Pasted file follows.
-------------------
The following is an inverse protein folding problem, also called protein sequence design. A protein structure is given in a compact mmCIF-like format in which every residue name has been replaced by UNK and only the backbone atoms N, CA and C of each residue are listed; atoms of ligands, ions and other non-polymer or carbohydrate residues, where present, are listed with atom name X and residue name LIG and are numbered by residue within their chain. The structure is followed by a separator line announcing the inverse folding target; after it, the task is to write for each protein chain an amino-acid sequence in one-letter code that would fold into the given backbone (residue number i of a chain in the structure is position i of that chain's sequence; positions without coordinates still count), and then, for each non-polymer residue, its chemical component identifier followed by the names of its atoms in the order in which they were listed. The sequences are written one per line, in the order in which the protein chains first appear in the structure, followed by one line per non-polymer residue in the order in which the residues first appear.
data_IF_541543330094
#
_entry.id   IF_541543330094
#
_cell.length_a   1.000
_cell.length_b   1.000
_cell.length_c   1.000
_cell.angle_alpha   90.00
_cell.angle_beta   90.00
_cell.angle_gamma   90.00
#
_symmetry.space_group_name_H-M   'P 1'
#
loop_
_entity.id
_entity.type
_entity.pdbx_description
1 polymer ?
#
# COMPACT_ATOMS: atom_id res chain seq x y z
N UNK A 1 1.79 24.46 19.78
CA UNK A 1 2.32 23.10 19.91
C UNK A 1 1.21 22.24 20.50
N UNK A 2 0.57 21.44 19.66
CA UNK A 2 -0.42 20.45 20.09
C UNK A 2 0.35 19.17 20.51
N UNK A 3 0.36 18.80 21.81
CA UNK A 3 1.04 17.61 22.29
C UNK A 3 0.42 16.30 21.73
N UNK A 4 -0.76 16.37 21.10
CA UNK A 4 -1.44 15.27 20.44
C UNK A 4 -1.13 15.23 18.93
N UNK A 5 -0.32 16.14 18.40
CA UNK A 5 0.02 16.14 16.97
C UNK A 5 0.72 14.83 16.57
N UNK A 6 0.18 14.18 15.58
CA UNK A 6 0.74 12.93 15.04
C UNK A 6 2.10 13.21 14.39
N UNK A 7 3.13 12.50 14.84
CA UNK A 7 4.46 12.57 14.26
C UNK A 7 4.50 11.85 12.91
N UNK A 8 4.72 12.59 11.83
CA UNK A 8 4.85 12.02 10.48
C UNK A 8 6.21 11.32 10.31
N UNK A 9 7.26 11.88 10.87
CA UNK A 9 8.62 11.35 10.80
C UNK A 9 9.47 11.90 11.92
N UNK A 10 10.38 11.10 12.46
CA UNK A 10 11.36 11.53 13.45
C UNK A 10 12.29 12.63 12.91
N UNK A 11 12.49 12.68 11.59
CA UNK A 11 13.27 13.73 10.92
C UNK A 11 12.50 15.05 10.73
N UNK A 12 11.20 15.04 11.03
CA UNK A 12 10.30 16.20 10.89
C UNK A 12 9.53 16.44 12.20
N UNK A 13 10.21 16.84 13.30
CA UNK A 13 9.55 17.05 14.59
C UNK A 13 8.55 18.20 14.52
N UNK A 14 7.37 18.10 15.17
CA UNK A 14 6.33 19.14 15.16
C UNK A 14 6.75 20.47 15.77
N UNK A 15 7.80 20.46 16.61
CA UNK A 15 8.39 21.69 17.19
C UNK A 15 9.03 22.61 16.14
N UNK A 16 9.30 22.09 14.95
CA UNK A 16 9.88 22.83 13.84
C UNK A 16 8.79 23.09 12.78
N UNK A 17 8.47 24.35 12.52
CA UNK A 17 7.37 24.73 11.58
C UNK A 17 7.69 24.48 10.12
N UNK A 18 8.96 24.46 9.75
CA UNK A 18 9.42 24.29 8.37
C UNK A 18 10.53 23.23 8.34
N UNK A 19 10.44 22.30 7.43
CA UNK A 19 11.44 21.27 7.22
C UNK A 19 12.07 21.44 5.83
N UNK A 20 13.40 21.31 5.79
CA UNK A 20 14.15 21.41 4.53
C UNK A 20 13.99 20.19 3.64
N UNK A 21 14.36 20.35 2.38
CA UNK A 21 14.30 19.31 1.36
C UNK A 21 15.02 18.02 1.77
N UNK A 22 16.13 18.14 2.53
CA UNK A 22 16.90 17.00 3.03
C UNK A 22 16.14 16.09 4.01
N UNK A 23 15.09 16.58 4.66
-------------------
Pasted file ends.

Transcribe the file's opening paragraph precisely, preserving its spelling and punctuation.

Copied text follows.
The following is an inverse protein folding problem, also called protein sequence design. A protein structure is given in a compact mmCIF-like format in which every residue name has been replaced by UNK and only the backbone atoms N, CA and C of each residue are listed; atoms of ligands, ions and other non-polymer or carbohydrate residues, where present, are listed with atom name X and residue name LIG and are numbered by residue within their chain. The structure is followed by a separator line announcing the inverse folding target; after it, the task is to write for each protein chain an amino-acid sequence in one-letter code that would fold into the given backbone (residue number i of a chain in the structure is position i of that chain's sequence; positions without coordinates still count), and then, for each non-polymer residue, its chemical component identifier followed by the names of its atoms in the order in which they were listed. The sequences are written one per line, in the order in which the protein chains first appear in the structure, followed by one line per non-polymer residue in the order in which the residues first appear.